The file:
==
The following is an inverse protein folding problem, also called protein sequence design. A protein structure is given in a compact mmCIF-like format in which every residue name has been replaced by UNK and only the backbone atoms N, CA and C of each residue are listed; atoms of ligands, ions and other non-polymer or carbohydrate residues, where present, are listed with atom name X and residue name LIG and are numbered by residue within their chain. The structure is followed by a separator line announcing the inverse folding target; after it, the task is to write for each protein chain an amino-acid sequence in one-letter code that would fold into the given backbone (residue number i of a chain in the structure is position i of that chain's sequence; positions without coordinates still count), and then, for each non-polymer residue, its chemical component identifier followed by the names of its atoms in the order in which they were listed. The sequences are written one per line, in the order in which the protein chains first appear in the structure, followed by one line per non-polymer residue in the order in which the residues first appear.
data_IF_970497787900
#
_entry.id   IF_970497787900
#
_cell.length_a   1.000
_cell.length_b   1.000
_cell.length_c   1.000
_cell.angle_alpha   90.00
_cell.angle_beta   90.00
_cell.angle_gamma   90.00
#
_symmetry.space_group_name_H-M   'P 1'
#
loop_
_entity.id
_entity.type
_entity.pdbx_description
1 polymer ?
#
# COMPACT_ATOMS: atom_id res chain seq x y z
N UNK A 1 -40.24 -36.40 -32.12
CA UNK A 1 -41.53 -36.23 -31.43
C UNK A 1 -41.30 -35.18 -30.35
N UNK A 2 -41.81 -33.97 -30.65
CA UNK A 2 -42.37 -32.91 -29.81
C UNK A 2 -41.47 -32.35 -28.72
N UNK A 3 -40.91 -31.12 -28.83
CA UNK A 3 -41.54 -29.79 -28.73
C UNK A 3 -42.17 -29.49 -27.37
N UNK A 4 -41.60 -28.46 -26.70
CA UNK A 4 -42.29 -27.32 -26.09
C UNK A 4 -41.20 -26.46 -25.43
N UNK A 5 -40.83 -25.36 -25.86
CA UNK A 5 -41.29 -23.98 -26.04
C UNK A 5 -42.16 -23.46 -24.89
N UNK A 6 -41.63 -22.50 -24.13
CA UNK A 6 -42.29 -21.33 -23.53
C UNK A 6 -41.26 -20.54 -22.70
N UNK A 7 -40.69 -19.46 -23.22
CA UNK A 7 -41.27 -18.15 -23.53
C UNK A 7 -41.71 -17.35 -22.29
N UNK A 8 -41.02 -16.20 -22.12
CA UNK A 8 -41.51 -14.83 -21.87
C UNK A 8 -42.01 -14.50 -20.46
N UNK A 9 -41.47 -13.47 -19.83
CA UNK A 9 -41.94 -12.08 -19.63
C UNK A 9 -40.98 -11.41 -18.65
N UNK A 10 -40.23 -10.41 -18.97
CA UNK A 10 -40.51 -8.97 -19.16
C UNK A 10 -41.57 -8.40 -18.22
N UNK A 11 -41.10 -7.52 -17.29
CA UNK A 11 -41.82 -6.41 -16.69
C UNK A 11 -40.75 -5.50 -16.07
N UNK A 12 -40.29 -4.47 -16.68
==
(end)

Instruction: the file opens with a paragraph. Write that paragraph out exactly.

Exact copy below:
The following is an inverse protein folding problem, also called protein sequence design. A protein structure is given in a compact mmCIF-like format in which every residue name has been replaced by UNK and only the backbone atoms N, CA and C of each residue are listed; atoms of ligands, ions and other non-polymer or carbohydrate residues, where present, are listed with atom name X and residue name LIG and are numbered by residue within their chain. The structure is followed by a separator line announcing the inverse folding target; after it, the task is to write for each protein chain an amino-acid sequence in one-letter code that would fold into the given backbone (residue number i of a chain in the structure is position i of that chain's sequence; positions without coordinates still count), and then, for each non-polymer residue, its chemical component identifier followed by the names of its atoms in the order in which they were listed. The sequences are written one per line, in the order in which the protein chains first appear in the structure, followed by one line per non-polymer residue in the order in which the residues first appear.